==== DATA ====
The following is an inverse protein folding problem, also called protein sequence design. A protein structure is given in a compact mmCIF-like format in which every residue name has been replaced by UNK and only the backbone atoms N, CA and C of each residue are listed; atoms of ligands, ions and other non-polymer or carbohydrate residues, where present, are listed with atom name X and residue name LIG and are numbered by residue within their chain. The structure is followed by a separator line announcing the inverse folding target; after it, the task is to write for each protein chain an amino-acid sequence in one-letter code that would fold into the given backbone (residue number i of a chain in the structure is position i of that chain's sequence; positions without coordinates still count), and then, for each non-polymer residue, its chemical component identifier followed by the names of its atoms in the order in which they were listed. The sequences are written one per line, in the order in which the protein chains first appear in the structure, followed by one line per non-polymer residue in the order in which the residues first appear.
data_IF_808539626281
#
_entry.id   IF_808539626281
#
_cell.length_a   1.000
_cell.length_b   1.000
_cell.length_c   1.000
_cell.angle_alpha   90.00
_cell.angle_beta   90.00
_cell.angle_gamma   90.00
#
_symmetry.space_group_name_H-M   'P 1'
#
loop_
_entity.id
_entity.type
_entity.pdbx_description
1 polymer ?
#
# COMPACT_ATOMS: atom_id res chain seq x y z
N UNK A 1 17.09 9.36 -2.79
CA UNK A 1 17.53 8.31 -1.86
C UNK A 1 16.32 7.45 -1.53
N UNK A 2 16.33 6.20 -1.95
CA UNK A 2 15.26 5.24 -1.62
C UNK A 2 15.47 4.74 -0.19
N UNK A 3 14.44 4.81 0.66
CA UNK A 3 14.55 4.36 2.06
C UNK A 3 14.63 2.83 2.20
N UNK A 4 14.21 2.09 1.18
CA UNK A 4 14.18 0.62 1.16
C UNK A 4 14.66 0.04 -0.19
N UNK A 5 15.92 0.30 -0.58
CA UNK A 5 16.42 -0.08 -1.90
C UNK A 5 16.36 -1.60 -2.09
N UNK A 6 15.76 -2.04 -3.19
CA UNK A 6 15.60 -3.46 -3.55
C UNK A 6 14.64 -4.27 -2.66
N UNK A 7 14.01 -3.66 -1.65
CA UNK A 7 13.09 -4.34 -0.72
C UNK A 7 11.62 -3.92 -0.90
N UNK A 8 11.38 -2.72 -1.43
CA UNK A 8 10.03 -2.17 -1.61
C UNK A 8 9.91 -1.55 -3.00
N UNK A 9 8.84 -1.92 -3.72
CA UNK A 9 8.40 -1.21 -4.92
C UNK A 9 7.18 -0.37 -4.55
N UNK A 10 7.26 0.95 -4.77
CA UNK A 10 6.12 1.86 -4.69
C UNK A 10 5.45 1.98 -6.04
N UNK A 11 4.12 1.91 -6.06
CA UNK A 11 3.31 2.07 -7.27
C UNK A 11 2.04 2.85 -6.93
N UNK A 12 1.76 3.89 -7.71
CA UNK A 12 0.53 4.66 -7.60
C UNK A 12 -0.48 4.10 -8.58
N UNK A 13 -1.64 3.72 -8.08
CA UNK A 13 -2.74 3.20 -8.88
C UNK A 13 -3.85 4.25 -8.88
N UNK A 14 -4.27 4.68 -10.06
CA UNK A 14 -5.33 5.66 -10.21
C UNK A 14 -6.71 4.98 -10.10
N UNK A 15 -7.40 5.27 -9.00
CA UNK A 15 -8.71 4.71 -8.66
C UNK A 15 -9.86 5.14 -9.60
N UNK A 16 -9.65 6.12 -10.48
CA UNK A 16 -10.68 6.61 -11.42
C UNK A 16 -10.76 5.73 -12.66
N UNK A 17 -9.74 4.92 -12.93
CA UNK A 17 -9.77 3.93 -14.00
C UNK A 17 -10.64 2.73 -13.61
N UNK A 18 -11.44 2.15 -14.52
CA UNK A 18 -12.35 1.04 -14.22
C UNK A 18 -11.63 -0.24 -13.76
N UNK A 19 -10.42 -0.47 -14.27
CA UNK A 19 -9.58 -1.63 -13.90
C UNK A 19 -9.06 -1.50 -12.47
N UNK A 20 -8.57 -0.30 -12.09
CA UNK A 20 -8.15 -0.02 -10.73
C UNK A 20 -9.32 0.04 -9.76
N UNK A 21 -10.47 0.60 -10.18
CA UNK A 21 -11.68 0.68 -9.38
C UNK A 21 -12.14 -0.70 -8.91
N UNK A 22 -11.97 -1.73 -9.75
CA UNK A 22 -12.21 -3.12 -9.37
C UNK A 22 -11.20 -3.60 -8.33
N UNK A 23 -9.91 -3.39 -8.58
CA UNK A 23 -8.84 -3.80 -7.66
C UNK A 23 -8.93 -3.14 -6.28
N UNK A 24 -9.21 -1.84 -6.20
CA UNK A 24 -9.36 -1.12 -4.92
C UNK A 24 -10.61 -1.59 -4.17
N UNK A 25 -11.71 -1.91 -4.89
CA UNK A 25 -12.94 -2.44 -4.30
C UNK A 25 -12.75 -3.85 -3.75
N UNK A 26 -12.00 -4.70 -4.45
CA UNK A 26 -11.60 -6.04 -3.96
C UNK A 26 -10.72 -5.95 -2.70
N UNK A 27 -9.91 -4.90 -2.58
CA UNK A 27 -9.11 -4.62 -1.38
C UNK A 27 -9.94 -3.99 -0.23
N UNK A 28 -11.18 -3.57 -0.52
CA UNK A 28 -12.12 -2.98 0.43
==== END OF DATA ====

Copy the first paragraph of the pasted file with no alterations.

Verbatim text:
The following is an inverse protein folding problem, also called protein sequence design. A protein structure is given in a compact mmCIF-like format in which every residue name has been replaced by UNK and only the backbone atoms N, CA and C of each residue are listed; atoms of ligands, ions and other non-polymer or carbohydrate residues, where present, are listed with atom name X and residue name LIG and are numbered by residue within their chain. The structure is followed by a separator line announcing the inverse folding target; after it, the task is to write for each protein chain an amino-acid sequence in one-letter code that would fold into the given backbone (residue number i of a chain in the structure is position i of that chain's sequence; positions without coordinates still count), and then, for each non-polymer residue, its chemical component identifier followed by the names of its atoms in the order in which they were listed. The sequences are written one per line, in the order in which the protein chains first appear in the structure, followed by one line per non-polymer residue in the order in which the residues first appear.